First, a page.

Experiences from TechEd 2020 Online

TechEd is a purely Czech, professional conference where IT experts share information about what’s new in the world of IT, and this was their 18th annual event. As in previous years, Profinit was a conference partner, so my colleagues and I couldn’t miss it.

What was different from previous years was that this year’s conference was affected by the COVID-19 pandemic, so it was held online. The number of contributions was smaller than last year, but even so, the selection was sufficiently diverse. Typically, the lectures are divided up into several streams, which occur in parallel in different lecture halls. Last year, there were three streams (IT, DEV, DB), this year, two (IT and DEV). Although this year’s concept was less personal, the advantage of the online format was that visitors could watch all the lectures from the recordings, even those that ran in parallel. The recordings were available immediately after the end of each speech.

Our domain, as well as the .NET developers, gave a selection of lectures in the DEV category, which mainly focused on .NET Core, although a few of them did not, such as those on IoT, Xamarin, No SQL DB and my colleague’s lecture on self-documenting code. But more about that in a moment. The second stream, called IT, was technologically diverse and mainly focused on security (with the subtitle “stop ransomware”) and was supplemented by several other lectures on MSSQL and licensing.

“Le roi est mort, vive le roi!” (The king is dead, long live the king!) This quote kicked off the first lecture from the world of .NET. After a year, it has again been confirmed that .NET Framework 4.8 is really the last full version of .NET framework and it will not be further developed; however, it will still be supported for some time. Once again, this has led me to think about the systems that we have been maintaining for our customers for several years that run on this platform. I wonder what time will bring and how it will be in the future. The lecture reaffirmed for me that everything new should be created in .NET Core and, at the same time, piqued my curiosity regarding the upcoming .NET 5, which should unify the runtime of both frameworks. The lecture then moved on to C# 8.0 language constructs and exciting news from ASP.NET Core.

Another interesting lecture, which was an excellent follow-up to the previous one, was on the upcoming .NET 5 and planned innovations to C# 9.0. The other talks were more specialized and focused on specific topics in greater detail. For me, the most exciting topics were things like asynchronous programming and the most common mistakes made when using it, .NET Core configurations, gRPC and web topics such as creating tag helpers and working with static files in ASP.NET Core.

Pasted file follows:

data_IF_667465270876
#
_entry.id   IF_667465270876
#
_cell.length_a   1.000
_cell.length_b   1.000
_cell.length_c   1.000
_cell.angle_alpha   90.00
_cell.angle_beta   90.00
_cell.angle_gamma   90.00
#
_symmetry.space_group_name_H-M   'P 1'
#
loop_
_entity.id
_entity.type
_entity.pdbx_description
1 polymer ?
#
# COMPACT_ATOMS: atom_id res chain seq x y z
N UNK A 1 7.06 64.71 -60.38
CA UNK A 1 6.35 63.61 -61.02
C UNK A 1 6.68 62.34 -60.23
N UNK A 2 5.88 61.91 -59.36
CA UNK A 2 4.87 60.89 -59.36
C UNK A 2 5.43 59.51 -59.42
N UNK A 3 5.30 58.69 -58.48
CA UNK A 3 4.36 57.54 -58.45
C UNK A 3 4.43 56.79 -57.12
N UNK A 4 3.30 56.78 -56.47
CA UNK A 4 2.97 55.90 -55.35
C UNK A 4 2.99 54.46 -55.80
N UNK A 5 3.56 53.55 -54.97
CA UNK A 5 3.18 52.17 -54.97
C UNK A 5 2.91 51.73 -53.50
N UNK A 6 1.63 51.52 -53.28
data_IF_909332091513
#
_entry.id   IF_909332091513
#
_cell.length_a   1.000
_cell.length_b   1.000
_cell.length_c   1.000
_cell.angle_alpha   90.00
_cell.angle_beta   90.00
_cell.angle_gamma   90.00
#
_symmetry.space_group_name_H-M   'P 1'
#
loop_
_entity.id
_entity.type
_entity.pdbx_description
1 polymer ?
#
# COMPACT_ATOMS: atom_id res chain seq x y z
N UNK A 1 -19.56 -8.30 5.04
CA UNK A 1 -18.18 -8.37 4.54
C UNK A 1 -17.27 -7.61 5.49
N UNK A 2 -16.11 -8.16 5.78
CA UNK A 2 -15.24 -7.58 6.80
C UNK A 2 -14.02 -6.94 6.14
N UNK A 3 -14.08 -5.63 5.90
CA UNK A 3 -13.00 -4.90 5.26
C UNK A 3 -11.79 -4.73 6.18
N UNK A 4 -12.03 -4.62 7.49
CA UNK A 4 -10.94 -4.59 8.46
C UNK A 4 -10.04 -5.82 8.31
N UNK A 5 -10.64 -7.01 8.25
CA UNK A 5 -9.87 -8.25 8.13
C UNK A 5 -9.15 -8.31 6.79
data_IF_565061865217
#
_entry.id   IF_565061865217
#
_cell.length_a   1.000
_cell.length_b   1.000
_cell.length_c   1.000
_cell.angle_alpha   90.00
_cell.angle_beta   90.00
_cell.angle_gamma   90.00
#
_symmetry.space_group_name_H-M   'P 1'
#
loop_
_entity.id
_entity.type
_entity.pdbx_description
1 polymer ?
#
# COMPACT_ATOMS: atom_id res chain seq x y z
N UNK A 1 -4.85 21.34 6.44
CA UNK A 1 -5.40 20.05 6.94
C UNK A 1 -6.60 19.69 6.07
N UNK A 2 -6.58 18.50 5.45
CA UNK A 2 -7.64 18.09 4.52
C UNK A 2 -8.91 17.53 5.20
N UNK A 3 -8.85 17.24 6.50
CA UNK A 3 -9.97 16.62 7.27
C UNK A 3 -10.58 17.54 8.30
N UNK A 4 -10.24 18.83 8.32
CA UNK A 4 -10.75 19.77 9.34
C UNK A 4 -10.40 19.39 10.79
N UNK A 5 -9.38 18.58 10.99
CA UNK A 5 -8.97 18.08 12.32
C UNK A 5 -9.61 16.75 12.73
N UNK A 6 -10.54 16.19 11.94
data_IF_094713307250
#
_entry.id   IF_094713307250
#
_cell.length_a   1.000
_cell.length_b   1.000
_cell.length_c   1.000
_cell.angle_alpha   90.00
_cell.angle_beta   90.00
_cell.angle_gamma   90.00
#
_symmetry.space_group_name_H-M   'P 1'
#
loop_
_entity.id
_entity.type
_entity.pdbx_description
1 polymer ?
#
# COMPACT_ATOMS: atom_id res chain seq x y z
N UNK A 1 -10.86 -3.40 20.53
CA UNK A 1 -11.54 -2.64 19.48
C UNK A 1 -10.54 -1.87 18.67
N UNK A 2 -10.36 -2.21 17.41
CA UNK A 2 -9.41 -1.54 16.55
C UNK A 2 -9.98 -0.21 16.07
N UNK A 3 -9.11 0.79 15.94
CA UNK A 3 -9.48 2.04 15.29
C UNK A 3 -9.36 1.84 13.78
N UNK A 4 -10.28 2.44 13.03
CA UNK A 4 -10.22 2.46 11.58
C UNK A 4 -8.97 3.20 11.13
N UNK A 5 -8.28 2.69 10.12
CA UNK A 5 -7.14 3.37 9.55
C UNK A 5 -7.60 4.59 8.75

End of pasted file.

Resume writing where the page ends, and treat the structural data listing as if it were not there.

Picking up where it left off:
However, I would also like to say something about the topics from the second lecture hall, in which I, as a developer, also found very valuable contributions. Everyone who works in their database systems (which will probably be the majority) should listen to the lecture on optimistic concurrency. For me, the talk on data encryption in MSSQL was very stimulating. Although the ransomware topics were not directly intended for .NET developers, I think they were a pleasant distraction for them and contained a lot of new information.

Finally, I would like to mention the lecture on self-documenting code by my colleague Radoslav Zápotocký. He very aptly described what well-written code should look like and refuted the mistaken assumption that self-documenting means without any documentation. Although this is a topic that can be very extensive and may seem trivial to some, the lecture offered useful tips on how to improve code with minimal effort significantly. Every programmer should try to write well-organized code, avoid using magic constants, and accompany it with quality documentation unless the meaning of the code is evident at first glance. Although it may be a matter of course for some, which is good, unfortunately, we still encounter code where these basic principles are violated. You can read an interesting article on self-documenting code here.

What can I say in conclusion? We were delighted with the conference program, and we evaluate it very positively. The program is very diverse every year, and I would recommend the conference to any .NET developer. I am already looking forward to next year and wondering what news Microsoft and the .NET community will have for us.


Author: Miroslav Piroh

Project Manager & Developer